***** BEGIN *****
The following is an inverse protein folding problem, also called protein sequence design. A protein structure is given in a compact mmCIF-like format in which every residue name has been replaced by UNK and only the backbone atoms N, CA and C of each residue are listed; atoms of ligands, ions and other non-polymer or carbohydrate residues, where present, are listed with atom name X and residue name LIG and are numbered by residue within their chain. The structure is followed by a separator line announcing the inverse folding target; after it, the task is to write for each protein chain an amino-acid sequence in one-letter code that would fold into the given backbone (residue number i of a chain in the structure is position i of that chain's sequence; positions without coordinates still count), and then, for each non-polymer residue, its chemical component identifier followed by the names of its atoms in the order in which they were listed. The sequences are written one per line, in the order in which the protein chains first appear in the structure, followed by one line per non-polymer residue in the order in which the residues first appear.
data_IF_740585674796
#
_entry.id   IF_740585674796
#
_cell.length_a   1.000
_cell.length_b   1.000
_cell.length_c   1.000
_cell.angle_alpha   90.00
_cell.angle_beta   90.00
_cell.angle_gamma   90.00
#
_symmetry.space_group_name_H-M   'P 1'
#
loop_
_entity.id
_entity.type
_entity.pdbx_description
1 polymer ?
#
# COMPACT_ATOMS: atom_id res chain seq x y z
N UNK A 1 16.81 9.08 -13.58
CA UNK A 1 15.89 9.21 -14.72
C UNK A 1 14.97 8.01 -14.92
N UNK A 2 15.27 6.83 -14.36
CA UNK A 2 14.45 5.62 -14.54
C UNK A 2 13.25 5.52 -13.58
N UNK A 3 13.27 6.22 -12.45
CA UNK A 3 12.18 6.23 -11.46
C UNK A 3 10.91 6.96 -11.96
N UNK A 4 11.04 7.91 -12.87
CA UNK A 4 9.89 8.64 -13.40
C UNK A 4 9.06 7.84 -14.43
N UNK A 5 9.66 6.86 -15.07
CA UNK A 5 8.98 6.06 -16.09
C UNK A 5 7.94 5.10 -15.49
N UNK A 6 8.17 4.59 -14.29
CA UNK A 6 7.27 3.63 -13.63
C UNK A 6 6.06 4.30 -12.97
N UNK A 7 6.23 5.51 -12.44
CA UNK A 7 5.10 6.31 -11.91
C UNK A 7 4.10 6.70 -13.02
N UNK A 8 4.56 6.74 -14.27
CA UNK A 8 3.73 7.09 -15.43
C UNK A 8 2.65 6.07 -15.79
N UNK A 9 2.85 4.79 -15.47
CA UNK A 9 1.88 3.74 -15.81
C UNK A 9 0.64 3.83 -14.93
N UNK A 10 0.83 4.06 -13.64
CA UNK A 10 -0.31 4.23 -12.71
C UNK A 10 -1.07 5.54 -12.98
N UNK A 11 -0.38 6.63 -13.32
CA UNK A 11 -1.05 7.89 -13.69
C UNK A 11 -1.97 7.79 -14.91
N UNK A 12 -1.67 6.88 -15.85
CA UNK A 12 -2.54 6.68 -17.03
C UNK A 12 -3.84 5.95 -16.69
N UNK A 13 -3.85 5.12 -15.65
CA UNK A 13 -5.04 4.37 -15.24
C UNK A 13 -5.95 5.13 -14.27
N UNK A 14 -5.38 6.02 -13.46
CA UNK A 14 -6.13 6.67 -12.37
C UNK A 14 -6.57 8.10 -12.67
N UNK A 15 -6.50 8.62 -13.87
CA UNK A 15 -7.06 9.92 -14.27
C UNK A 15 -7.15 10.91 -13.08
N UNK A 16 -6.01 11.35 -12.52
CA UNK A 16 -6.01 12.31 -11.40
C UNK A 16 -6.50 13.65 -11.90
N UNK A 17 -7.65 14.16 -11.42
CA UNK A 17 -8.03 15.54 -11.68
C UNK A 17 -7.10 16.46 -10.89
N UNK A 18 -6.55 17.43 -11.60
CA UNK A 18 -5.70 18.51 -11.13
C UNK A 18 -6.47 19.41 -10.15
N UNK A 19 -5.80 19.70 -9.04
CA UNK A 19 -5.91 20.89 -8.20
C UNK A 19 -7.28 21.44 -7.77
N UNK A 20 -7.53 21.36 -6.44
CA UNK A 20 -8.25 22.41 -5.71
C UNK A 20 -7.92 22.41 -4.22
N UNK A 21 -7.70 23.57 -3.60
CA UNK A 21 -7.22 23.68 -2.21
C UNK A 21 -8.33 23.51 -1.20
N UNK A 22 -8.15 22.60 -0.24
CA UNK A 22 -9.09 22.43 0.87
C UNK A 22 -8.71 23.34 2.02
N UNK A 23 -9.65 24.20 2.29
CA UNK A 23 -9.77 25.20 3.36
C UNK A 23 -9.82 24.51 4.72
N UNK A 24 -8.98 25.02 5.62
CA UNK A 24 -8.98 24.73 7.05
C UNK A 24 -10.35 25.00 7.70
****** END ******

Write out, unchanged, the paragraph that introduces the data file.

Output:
The following is an inverse protein folding problem, also called protein sequence design. A protein structure is given in a compact mmCIF-like format in which every residue name has been replaced by UNK and only the backbone atoms N, CA and C of each residue are listed; atoms of ligands, ions and other non-polymer or carbohydrate residues, where present, are listed with atom name X and residue name LIG and are numbered by residue within their chain. The structure is followed by a separator line announcing the inverse folding target; after it, the task is to write for each protein chain an amino-acid sequence in one-letter code that would fold into the given backbone (residue number i of a chain in the structure is position i of that chain's sequence; positions without coordinates still count), and then, for each non-polymer residue, its chemical component identifier followed by the names of its atoms in the order in which they were listed. The sequences are written one per line, in the order in which the protein chains first appear in the structure, followed by one line per non-polymer residue in the order in which the residues first appear.